My original servlet that had to do all the stuff with getting the servlet context suddenly looks a lot more spring-like…

import name.kayley.springutils.SpringDependencyInjectionServlet;

public class MyServlet extends SpringDependencyInjectionServlet {

   private MyBeanFromSpring myBean;

   public void setMyBeanFromSpring(MyBeanFromSpring myBean) {
       this.myBean = myBean;

   protected void doGet(HttpServletRequest reqest, HttpServletResponse response)
                                           throws ServletException, IOException {


And here is the source of the SpringDependencyInjectionServlet, go easy on it, Its the first version and it passes the unit tests i have written for it, use it at your own risk or as a starting point, but like I said it appears to work ok so far.

I have attempted to keep in with the spring autowiring of giving 2 options, autowire by type and by name, so you can override autowireByType if you want to autowire by name. I think they need some work as I believe that autowire by name should go off the name of the parameter to the setter method and not the setter method name itself… keep coming back for updates.

package name.kayley.springutils;

import java.lang.reflect.Method;
import java.util.Enumeration;
import java.util.logging.Level;
import java.util.logging.Logger;
import javax.servlet.ServletException;
import javax.servlet.http.HttpServlet;
import javax.servlet.http.HttpServletRequest;
import javax.servlet.http.HttpServletResponse;

import org.apache.commons.lang.StringUtils;

public class SpringDependencyInjectionServlet extends HttpServlet {

   private static final Logger logger =

   protected void service(HttpServletRequest request,
HttpServletResponse response) throws ServletException, IOException {
       Enumeration attributeNames = getServletContext().getAttributeNames();

       while (attributeNames.hasMoreElements()) {

           String name = (String) attributeNames.nextElement();
           logger.log(Level.INFO, "attempting to autowire " + name);


       super.service(request, response);

   protected boolean autowireByType() {
       return true;

   private void autowire(String name) {
       if (name != null) {
           Object attribute = getServletContext().getAttribute(name);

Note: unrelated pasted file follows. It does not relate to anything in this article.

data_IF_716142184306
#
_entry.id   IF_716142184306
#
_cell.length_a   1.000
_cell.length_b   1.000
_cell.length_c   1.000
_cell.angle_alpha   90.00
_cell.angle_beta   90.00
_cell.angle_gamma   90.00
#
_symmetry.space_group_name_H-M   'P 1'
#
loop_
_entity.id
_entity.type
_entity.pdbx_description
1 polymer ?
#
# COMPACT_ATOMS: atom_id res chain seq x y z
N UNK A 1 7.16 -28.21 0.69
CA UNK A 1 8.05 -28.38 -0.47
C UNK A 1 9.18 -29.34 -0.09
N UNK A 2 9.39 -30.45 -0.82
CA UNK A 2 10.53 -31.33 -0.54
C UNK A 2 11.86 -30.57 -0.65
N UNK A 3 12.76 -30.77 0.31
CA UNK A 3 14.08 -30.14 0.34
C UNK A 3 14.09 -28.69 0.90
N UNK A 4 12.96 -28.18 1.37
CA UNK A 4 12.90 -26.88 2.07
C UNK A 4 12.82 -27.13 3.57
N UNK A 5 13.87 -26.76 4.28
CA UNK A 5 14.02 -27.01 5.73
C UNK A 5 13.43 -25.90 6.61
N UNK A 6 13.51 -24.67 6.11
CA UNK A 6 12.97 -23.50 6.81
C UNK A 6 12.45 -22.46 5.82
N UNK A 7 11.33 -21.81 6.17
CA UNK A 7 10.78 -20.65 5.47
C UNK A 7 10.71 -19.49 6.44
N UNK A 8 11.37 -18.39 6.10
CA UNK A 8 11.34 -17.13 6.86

Class c = getClass();
           while (c != null && c != c.getSuperclass()) {
               try {
                   if (autowireByType()) {
                       if (byType(c, attribute)) {
                       else {
                           c = c.getSuperclass();
                   else {
                       if (byName(c, name, attribute)) {
                       else {
                           c = c.getSuperclass();
               catch (NoSuchMethodException e) {
                   c = c.getSuperclass();

   private boolean byName(Class c, String name, Object attribute)
       throws NoSuchMethodException {
       boolean success = false;

       if (attribute != null) {

           Method[] methods = c.getDeclaredMethods();
           for (Method method : methods) {
               if (method.getName().equals(getMethodName(name))) {
                   Class[] paramTypes = method.getParameterTypes();

                   if (paramTypes.length == 1) {
                       success = invokeSpringBeanSetter(method, attribute);
       return success;

   private boolean byType(Class c, Object attribute) {
       boolean success = false;

       if (attribute != null) {
           Method[] methods = c.getDeclaredMethods();

           for (Method method : methods) {
               Class[] paramTypes = method.getParameterTypes();

               Class attributeClass = attribute.getClass();
               if (paramTypes.length == 1 &&
          paramTypes[0].equals(attributeClass)) {
                   boolean succeeded = invokeSpringBeanSetter(method,attribute);
                   if (!success && succeeded) {
                       success = succeeded;
       return success;

   private boolean invokeSpringBeanSetter(Method method, Object attribute) {
       boolean success = false;
       try {
           method.invoke(this, attribute);
           success = true;
       catch (Exception e) {
           // TODO do we care?
       return success;

   private String getMethodName(String contextName) {
       return "set" + StringUtils.capitalize(contextName);

Technorati Tags: , , , ,

Hello World!

I’m new to all this blogging malarkey, I have been advised to do so by my friend and colleague Andrew Beacock. It appears I am worthy of sharing some of my knowledge of all things java and software development related to the world.

So lets start with a bit of geeky fun…

public class FirstBlogPost {
    public FirstBlogPost() {
        System.out.println("Hello World!");
class FirstBlogPost
  def initialize
    puts 'Hello World!'

Maybe I should have named this post “Hello World in Java and Ruby” :o)

That’s all for now, check back later for more in depth advice and discoveries.